Generally, it will be the purchaser who is responsible for compliance with any notices or orders that the council (or other authority) issues for the property after the contract of sale is signed and before settlement. Complying with a notice (such as a building order) can be very expensive and nine times out of ten it is not a reason for you to refuse to complete settlement.

If you are aware of or suspect any renovations or other building works to the house, and you think that a permit may not have been obtained, we recommend you talk to us through the before you sign your contract.


A caveat is a precautionary measure that puts a notice on the title for everybody to see that you have entered into a contract to buy that property. When a vendor and a purchaser have exchanged a signed contract, the purchaser can then lodge a caveat against the vendor’s title, which would alert any other parties that could come along that the property has been sold and that a prior existing interest exists.

Circumstances in which you would rely on a caveat are rare, but they still happen. In essence, a caveat operates as a form of insurance against situations that could involve you in court action, which could be costly.

For example, say the vendor wants to borrow some more money from its bank using an existing or new mortgage after the property is sold to you. If this happens after you’ve signed the contract and lodged a caveat, the bank will be aware that the property has been sold, and that it’s been sold to you in particular.

This means that the vendor’s bank should ask for details of the sale and the sale price. Then, the bank should make sure that any further amount it lends to the vendor under their mortgage isn’t going to be higher than what is being paid by you to complete your settlement. Another key benefit of the caveat is that there can’t be any dealings on the certificate of title for that property unless you allow it.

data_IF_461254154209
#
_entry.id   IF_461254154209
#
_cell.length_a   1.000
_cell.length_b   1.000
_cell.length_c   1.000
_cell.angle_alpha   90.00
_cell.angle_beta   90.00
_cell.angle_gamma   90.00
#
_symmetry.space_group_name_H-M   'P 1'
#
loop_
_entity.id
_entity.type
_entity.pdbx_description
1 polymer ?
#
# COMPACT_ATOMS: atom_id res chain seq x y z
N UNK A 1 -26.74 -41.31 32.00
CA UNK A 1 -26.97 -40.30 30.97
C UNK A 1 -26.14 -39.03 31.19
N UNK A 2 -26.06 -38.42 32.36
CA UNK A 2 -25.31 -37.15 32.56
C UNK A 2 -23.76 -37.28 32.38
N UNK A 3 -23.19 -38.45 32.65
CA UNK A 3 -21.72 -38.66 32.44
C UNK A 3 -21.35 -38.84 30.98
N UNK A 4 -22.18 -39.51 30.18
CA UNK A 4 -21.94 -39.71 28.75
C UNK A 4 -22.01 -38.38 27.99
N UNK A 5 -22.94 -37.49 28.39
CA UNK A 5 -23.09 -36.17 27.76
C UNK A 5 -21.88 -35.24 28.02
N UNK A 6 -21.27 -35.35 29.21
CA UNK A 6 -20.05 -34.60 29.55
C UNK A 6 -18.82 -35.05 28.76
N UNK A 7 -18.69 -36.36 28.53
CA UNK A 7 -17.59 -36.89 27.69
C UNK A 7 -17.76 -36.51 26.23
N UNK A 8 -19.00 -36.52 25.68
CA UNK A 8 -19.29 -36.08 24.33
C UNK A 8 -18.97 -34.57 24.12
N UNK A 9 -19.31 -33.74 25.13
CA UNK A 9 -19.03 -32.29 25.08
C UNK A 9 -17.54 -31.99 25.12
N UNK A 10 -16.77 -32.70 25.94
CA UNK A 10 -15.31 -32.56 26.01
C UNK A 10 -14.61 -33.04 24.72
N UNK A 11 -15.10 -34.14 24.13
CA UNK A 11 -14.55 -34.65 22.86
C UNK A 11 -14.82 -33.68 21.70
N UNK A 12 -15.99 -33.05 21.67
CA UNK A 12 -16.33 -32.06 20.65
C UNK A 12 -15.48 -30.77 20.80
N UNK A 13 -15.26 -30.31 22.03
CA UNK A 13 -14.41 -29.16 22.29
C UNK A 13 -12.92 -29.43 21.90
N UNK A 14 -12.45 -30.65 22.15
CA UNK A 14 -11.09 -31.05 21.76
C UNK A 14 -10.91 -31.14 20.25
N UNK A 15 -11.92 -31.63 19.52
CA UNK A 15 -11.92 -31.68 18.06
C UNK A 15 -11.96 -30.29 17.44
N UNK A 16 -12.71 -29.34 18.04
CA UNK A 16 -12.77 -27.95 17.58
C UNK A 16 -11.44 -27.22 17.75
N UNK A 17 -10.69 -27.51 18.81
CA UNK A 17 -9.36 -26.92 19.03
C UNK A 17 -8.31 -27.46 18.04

Unfortunately, like all insurance, you have to pay for lodging a caveat. If you would like more information about a caveat specific to your own situation, head to the Advice Centre, upload your contract or, if you’ve already signed your contract, then upload it to the Transfer Centre, and we’ll get in touch to discuss it.


We all know that it’s sensible to insure our property and you probably have it on your to-do list (which can be pretty long when you’re buying, packing and moving).

The key thing to consider is when to take out insurance. You actually have an insurable interest in the property from the day that you sign the contract – way before settlement and taking possession. Start looking into insurance policies and quotes as soon as you know you’re going to make an offer, so that you’re prepared from day one.

Although you can expect a contract of sale to say that the vendor carries the risk of loss or damage to the property until settlement, it’s not uncommon to find special conditions in contracts that change this position. The effect is that the risk of damage to the property passes to the purchaser from the day of sale. This is one reason why we recommend taking out insurance for the property from the day you sign the contract.

Another reason is that your bank (or other lender) will usually require that you provide a certificate of insurance for the property, as part of your finance approval conditions.